In the shadow of a concrete building, a middle-aged man with a weathered face stood several feet from a sobbing Palestinian woman.
Suad Abdel Karim Abu Awamer had waited for hours in a futile effort to cross Egypt’s border into Gaza, the conflict-ravaged Palestinian territory, to see her dying mother. The man in a checkered shirt had the answer: for $100, he could guide her through a Rafah tunnel to the other side.
Palestinians had hoped the scene would improve under President Mohamed Mursi. Months into his term, however, they say little has changed when it comes to getting people or products into Gaza, even while Mursi backs the territory’s leadership. Rafah symbolizes the challenge he faces in reconciling a strategy of championing Gaza to shore up his credentials with awareness that his backing may strengthen militants, jeopardize U.S. support and saddle Egypt with responsibility for Gaza’s 1.7 million people.
“There is a gap between rhetoric and actions,” said Michael Wahid Hanna, a fellow at the New York-based Century Foundation research institute. “There’s a lot of bottom-up pressure and we see that reflected in the rhetoric. However, in terms of policy, there’s a great deal of continuity from the Mubarak-era in how Egypt approaches Rafah.”
The dichotomy underscores Egypt’s political reality, with the crossing serving as a test of a foreign policy that may be reviewed under a Nov. 21 cease-fire between Israel and Hamas, labeled a terrorist organization by the U.S. and Europe.
Won’t Abandon You
In a show of support, Mursi dispatched his prime minister, Hisham Qandil, to Gaza less than 48 hours after Israel’s Nov. 14 targeted assassination of the commander of Hamas’s militant wing sparked an eight-day conflict between the two sides. Hamas leader Khaled Mashaal later praised Mursi for the visit of the most senior Egyptian official to the Hamas-ruled enclave.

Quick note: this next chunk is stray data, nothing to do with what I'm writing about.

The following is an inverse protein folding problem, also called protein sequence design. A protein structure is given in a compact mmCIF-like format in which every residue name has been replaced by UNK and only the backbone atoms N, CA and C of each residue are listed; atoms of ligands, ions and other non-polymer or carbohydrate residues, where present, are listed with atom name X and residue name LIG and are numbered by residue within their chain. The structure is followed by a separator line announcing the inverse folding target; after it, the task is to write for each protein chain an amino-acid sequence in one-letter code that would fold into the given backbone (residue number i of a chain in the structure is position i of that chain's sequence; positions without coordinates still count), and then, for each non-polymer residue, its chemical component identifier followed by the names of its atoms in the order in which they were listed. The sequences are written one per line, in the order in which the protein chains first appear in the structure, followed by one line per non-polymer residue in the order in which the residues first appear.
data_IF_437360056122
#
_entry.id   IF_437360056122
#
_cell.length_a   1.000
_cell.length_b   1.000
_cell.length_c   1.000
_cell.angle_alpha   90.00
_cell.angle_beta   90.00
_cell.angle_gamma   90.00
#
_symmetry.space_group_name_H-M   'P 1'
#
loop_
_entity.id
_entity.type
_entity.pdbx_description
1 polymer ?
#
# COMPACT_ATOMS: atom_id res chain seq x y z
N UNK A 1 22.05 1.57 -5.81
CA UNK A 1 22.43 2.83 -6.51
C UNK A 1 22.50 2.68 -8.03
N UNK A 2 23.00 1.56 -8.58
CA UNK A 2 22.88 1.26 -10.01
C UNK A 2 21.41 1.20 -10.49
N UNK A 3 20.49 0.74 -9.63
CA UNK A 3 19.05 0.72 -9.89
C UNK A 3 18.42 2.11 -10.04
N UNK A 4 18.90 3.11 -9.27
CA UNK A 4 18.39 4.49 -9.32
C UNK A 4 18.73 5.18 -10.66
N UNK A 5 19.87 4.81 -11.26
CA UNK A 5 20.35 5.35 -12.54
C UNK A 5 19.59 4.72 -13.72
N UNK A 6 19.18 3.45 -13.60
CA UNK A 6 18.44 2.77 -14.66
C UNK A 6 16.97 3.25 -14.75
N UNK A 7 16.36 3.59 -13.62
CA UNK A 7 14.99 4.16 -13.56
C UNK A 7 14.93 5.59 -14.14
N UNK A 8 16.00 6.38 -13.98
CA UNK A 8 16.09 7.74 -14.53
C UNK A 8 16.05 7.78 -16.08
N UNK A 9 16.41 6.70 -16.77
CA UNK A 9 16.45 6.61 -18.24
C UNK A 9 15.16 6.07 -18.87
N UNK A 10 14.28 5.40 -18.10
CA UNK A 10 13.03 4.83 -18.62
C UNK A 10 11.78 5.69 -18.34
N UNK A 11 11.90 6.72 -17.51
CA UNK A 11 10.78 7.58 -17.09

The day after Israel began a campaign that it said was aimed at halting rocket attacks from Gaza and assaults on its soldiers patrolling the border, Mursi posted on his Twitter account: “Oh people of Gaza: You are from us, we are from you, and we will not abandon you.”
Still, he’s stopped short of easing Egypt’s policies in Gaza. People’s movements remain restricted, tunnels are closed and trade hasn’t been formalized as requested by Hamas.
Under the 1979 Egypt-Israel Peace Treaty, the 13-kilometer (8-mile) border with Gaza has been manned by Egyptian guards and a U.S.-led multinational force. Hamas officials monitor their side. Goods don’t enter Gaza through the Rafah border point and are instead shipped through the Kerem Shalom crossing, which Israel controls.
North Sinai’s towns of Rafah, Sheikh Zuwayed and El Arish are home to 40,000 Palestinians, according to Chatham House. Goods worth as much as $700 million, some prohibited by Israel, pass through the tunnels annually, according to the International Crisis Group.
About 4.5 million tons of fuel has entered Gaza from Egypt through the tunnels this year, Hamas’s economy ministry says. That’s followed by building materials. Israel says the ban on construction materials and products it considers dual-use is necessary to prevent Hamas from building bunkers.
About 15,000 rockets have been launched from the Gaza Strip at Israel in the past 11 years, according to the Israeli army. Weapons and militants in North Sinai don’t only pose a threat to Israel. Attacks against Egyptian military and police targets in North Sinai have surged this year and include 15 bombings of a gas pipeline to Israel.
An Aug. 5 raid that left 16 Egyptian soldiers dead showed “Egypt is not exactly aware of the magnitude and spread of these groups or their motives,” said Yasser El-Shimy, an International Crisis Group analyst.
While Mursi responded with a military campaign, shutting tunnels and restricting Palestinian travel to Egypt, that hasn’t stopped attacks on strategic targets.
“Militants will remain a challenge for the government, which should prompt a different strategy for Sinai, one that is not limited to security, but that’s also attentive to development,” said Lina Attalah, editor-in-chief of Egypt Independent.
Mistrust of the government by North Sinai’s mostly Bedouin population began under Hosni Mubarak amid police harassment and discrimination and as economic development bypassed the territory. The average per-capita income in North Sinai in 2007-2008 was 8,884 Egyptian pounds ($1,444), 30 percent less than South Sinai and below the national average of 10,246 pounds, according to the Egypt Human Development Report 2010.
While Mursi tries to pacify Egyptians protesting his policies, he can’t lose sight of Gaza’s potential to erupt, said Omar Ashour, an analyst at the U.K.’s University of Exeter.
“The situation is still quite flimsy,” he said. “Any lack of attention to Gaza may make things escalate again.”